Ecologists have at last worked out a way of using recordings of birdsong to accurately measure the size of bird populations.

Developed by a joint team from the US Geological Survey and University of Otago, the technique is an innovative combination of sound recording with spatially explicit capture-recapture, a new version of one of ecologists’ oldest tools for monitoring animal populations.

Birds communicate by singing or calling, and biologists have long counted these cues to get an index of bird abundance. But it is much harder to work out the actual density of a bird population because existing methods need observers to measure either the distance to each bird, or whether they are within a set distance from the observer.

This is straightforward if birds are seen, but difficult when birds are heard but not seen.

Team leader Dr Murray Efford said a way has been found to estimate population density of birds or other animals that vocalise by combining sound information from several microphones.

A sound spreading through a forest or other habitat leaves a ‘footprint’. The size of the footprint depends on how quickly the sound attenuates.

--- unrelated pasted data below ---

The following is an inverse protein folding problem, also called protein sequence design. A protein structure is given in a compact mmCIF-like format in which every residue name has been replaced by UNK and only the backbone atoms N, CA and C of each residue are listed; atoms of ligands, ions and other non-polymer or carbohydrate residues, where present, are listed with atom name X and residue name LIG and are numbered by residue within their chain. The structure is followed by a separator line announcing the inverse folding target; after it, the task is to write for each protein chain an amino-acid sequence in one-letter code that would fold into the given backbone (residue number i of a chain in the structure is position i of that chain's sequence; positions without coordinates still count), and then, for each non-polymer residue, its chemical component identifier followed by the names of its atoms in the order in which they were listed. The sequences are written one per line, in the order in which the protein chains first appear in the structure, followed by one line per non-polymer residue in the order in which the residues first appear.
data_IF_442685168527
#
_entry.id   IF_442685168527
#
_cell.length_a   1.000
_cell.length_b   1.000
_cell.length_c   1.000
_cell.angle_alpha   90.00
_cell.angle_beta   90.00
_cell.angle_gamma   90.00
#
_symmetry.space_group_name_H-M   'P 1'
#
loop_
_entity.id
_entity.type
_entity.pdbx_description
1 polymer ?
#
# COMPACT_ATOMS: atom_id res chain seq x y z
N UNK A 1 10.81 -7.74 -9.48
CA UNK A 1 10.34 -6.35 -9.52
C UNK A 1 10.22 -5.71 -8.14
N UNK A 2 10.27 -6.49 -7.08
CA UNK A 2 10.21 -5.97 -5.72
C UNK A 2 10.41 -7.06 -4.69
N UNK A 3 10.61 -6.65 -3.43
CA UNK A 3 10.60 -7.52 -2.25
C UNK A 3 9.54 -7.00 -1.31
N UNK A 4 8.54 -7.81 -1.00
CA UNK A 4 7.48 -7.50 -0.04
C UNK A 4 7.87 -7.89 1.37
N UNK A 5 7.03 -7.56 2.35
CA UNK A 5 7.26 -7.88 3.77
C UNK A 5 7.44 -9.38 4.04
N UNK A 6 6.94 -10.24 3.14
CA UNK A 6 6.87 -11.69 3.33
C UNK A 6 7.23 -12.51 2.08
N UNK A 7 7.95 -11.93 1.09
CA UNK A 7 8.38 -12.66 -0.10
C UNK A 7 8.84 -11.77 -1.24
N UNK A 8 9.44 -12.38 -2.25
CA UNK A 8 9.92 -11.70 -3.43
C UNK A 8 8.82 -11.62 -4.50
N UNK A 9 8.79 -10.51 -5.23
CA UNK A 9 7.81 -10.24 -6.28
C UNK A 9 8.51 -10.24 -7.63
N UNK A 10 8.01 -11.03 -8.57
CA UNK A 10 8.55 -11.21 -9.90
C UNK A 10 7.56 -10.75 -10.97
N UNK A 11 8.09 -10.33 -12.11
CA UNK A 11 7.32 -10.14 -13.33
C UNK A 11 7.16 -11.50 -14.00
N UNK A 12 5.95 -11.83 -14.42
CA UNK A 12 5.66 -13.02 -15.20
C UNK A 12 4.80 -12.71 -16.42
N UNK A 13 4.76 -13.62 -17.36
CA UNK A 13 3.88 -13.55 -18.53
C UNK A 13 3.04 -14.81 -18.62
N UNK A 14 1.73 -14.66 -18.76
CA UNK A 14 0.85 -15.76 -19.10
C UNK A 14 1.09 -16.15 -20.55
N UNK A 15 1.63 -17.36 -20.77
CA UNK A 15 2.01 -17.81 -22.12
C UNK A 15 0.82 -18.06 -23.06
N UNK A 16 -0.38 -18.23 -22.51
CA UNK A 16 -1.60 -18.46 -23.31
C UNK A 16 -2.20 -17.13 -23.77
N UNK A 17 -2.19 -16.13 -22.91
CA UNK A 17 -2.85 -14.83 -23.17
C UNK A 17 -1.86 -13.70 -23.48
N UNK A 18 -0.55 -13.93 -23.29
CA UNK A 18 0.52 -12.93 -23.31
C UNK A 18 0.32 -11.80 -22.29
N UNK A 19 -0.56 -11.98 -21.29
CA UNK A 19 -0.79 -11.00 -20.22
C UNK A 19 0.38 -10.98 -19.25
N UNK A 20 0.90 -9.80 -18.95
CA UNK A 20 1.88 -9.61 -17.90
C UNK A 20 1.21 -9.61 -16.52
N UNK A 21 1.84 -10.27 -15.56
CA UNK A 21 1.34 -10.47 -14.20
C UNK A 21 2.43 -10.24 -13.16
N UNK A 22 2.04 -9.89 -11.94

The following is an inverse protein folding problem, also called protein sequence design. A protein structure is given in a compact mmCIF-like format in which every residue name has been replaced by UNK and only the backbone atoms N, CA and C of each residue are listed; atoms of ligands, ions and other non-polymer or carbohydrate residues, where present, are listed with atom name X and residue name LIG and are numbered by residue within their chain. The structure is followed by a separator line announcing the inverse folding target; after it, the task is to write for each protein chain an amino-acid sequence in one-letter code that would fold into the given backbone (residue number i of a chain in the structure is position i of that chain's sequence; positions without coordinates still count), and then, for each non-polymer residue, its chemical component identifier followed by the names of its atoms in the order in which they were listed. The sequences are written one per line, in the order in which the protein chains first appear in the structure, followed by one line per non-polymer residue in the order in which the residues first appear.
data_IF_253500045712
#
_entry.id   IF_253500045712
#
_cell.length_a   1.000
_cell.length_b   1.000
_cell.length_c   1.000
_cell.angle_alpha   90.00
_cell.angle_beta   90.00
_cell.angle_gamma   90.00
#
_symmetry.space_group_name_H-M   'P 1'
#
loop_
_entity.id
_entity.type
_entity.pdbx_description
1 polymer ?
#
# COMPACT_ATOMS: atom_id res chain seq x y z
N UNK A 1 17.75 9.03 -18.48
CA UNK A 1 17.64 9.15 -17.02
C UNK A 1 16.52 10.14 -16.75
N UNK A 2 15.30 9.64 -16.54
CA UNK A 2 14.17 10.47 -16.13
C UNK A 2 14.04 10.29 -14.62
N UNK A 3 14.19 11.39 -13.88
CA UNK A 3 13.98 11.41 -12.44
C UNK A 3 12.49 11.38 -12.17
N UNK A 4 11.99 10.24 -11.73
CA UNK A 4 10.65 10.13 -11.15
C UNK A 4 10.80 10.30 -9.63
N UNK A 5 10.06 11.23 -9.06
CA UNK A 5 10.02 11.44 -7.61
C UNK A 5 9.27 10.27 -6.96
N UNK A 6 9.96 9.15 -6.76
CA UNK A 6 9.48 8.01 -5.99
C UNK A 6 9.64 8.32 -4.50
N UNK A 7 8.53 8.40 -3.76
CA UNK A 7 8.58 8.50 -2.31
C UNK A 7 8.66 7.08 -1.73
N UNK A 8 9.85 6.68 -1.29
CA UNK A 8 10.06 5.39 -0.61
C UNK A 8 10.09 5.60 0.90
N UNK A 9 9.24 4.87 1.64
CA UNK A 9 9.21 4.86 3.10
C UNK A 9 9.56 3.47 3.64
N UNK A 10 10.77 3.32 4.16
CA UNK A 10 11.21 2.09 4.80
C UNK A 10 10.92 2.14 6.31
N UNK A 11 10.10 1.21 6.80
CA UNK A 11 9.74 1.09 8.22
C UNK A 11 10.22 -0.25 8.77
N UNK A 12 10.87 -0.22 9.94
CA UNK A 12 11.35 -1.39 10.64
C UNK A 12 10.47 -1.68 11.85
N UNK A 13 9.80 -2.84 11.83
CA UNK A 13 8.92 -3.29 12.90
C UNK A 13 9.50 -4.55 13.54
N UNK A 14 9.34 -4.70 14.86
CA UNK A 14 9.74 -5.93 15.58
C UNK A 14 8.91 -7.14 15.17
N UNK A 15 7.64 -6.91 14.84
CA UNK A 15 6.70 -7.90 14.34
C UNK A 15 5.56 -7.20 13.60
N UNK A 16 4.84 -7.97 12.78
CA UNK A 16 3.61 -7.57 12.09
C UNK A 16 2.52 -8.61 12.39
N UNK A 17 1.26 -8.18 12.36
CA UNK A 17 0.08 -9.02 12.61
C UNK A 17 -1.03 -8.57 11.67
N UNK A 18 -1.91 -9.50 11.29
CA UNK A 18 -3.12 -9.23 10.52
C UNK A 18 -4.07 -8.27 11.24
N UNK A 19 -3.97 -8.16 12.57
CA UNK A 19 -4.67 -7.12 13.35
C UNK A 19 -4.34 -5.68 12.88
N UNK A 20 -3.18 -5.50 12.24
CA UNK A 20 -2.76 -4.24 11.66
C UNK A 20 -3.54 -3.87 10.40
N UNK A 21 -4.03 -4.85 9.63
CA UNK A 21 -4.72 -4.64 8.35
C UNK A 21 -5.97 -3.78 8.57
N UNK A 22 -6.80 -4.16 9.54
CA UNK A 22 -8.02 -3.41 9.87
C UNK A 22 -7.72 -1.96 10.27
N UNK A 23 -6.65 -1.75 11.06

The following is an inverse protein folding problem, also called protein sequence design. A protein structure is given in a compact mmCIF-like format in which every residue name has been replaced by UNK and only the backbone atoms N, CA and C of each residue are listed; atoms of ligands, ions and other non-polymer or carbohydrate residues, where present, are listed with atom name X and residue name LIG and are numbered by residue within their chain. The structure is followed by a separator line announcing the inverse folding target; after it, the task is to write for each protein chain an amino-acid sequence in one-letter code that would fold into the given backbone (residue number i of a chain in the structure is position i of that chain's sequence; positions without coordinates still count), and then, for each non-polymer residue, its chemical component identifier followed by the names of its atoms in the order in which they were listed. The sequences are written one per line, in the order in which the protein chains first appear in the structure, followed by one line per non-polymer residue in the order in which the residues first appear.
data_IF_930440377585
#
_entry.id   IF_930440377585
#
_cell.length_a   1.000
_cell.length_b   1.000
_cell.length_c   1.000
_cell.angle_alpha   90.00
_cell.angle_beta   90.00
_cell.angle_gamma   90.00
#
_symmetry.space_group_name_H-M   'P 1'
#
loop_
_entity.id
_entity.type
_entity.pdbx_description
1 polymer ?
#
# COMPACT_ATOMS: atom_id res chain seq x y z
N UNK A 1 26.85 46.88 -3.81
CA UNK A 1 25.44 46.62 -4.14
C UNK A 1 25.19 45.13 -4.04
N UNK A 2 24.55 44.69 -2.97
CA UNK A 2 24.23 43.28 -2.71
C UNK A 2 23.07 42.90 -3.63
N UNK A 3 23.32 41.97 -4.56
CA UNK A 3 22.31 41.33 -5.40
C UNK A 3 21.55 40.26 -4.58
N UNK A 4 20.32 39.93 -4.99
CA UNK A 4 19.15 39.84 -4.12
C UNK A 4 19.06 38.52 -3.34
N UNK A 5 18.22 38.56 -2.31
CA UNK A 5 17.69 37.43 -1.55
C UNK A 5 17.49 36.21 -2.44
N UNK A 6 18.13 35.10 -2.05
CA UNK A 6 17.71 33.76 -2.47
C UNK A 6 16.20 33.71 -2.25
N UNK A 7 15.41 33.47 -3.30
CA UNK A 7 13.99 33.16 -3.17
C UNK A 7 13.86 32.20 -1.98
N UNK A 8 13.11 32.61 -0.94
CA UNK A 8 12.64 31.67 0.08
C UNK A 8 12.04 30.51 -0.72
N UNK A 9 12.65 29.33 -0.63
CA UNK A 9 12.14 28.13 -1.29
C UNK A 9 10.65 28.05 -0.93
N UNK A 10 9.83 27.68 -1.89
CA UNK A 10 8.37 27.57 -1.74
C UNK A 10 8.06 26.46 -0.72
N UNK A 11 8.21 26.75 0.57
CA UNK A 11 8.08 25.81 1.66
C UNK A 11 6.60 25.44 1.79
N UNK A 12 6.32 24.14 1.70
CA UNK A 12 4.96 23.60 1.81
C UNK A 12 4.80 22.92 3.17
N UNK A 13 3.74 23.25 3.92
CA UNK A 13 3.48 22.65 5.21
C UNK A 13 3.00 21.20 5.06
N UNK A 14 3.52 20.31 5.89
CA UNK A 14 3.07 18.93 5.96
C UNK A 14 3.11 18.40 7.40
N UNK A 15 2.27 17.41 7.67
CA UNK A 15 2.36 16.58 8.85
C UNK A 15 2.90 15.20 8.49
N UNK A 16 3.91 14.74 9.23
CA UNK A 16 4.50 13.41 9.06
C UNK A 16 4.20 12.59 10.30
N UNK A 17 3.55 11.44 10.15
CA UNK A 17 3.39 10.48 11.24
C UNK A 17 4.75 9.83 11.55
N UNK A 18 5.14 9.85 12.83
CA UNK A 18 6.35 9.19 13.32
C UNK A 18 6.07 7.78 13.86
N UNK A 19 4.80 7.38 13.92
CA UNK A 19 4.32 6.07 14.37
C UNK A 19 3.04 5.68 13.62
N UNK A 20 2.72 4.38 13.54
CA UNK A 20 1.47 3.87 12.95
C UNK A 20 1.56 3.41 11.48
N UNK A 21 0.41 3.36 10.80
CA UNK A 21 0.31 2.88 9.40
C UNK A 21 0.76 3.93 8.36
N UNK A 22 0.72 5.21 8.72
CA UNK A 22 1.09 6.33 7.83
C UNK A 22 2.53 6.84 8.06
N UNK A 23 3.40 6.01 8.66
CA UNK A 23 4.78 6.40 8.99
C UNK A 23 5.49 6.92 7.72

Mathematically, there is a unique combination of population density and attenuation rate that best matches the number and ‘size’ of the recorded sounds. Computer methods were used to find the best match and thereby estimate density.

The researchers developed the method by recording the ovenbird — a warbler more often heard than seen — in deciduous forest at the Patuxent Research Refuge near Laurel, Maryland, USA. They rigged up four microphones close to the ground in a square with 21 metre-long sides. Over five days, they moved the microphones to 75 different points across their study area and recorded ovenbirds singing.

“Sound intensity and other characteristics can be measured from the spectrogram — the graph of the sounds — to improve density estimates. Archiving the sounds also makes it possible to re-examine them, or to extract additional information as analytical methods evolve,” he said.

The findings have been published in the ‘Journal of Applied Ecology’


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